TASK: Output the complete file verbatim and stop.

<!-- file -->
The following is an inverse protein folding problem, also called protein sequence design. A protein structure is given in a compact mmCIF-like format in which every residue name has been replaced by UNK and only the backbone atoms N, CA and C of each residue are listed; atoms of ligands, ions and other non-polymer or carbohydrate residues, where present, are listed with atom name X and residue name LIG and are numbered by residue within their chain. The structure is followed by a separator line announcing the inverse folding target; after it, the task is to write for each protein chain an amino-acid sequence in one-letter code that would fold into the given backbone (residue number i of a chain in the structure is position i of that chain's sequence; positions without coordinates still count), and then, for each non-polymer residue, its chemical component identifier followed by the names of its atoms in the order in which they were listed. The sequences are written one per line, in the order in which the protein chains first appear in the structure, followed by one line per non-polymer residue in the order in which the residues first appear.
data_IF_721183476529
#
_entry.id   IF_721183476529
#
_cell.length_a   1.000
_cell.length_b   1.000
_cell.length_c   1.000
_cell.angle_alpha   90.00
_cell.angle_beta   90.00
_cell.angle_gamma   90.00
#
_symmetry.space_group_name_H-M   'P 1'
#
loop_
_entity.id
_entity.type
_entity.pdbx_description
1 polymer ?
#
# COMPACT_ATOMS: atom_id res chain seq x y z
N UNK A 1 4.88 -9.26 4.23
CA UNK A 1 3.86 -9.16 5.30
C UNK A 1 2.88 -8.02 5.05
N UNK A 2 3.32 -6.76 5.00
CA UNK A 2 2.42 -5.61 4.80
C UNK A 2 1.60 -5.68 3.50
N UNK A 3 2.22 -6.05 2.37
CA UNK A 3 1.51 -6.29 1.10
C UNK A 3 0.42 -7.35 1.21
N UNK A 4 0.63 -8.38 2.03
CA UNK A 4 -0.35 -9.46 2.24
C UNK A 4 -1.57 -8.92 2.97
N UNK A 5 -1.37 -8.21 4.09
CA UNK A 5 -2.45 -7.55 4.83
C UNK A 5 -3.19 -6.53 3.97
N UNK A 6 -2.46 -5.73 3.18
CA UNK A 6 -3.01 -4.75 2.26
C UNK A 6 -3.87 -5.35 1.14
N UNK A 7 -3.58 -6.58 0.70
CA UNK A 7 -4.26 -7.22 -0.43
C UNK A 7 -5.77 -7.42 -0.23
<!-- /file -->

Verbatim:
The following is an inverse protein folding problem, also called protein sequence design. A protein structure is given in a compact mmCIF-like format in which every residue name has been replaced by UNK and only the backbone atoms N, CA and C of each residue are listed; atoms of ligands, ions and other non-polymer or carbohydrate residues, where present, are listed with atom name X and residue name LIG and are numbered by residue within their chain. The structure is followed by a separator line announcing the inverse folding target; after it, the task is to write for each protein chain an amino-acid sequence in one-letter code that would fold into the given backbone (residue number i of a chain in the structure is position i of that chain's sequence; positions without coordinates still count), and then, for each non-polymer residue, its chemical component identifier followed by the names of its atoms in the order in which they were listed. The sequences are written one per line, in the order in which the protein chains first appear in the structure, followed by one line per non-polymer residue in the order in which the residues first appear.
data_IF_721183476529
#
_entry.id   IF_721183476529
#
_cell.length_a   1.000
_cell.length_b   1.000
_cell.length_c   1.000
_cell.angle_alpha   90.00
_cell.angle_beta   90.00
_cell.angle_gamma   90.00
#
_symmetry.space_group_name_H-M   'P 1'
#
loop_
_entity.id
_entity.type
_entity.pdbx_description
1 polymer ?
#
# COMPACT_ATOMS: atom_id res chain seq x y z
N UNK A 1 4.88 -9.26 4.23
CA UNK A 1 3.86 -9.16 5.30
C UNK A 1 2.88 -8.02 5.05
N UNK A 2 3.32 -6.76 5.00
CA UNK A 2 2.42 -5.61 4.80
C UNK A 2 1.60 -5.68 3.50
N UNK A 3 2.22 -6.05 2.37
CA UNK A 3 1.51 -6.29 1.10
C UNK A 3 0.42 -7.35 1.21
N UNK A 4 0.63 -8.38 2.03
CA UNK A 4 -0.35 -9.46 2.24
C UNK A 4 -1.57 -8.92 2.97
N UNK A 5 -1.37 -8.21 4.09
CA UNK A 5 -2.45 -7.55 4.83
C UNK A 5 -3.19 -6.53 3.97
N UNK A 6 -2.46 -5.73 3.18
CA UNK A 6 -3.01 -4.75 2.26
C UNK A 6 -3.87 -5.35 1.14
N UNK A 7 -3.58 -6.58 0.70
CA UNK A 7 -4.26 -7.22 -0.43
C UNK A 7 -5.77 -7.42 -0.23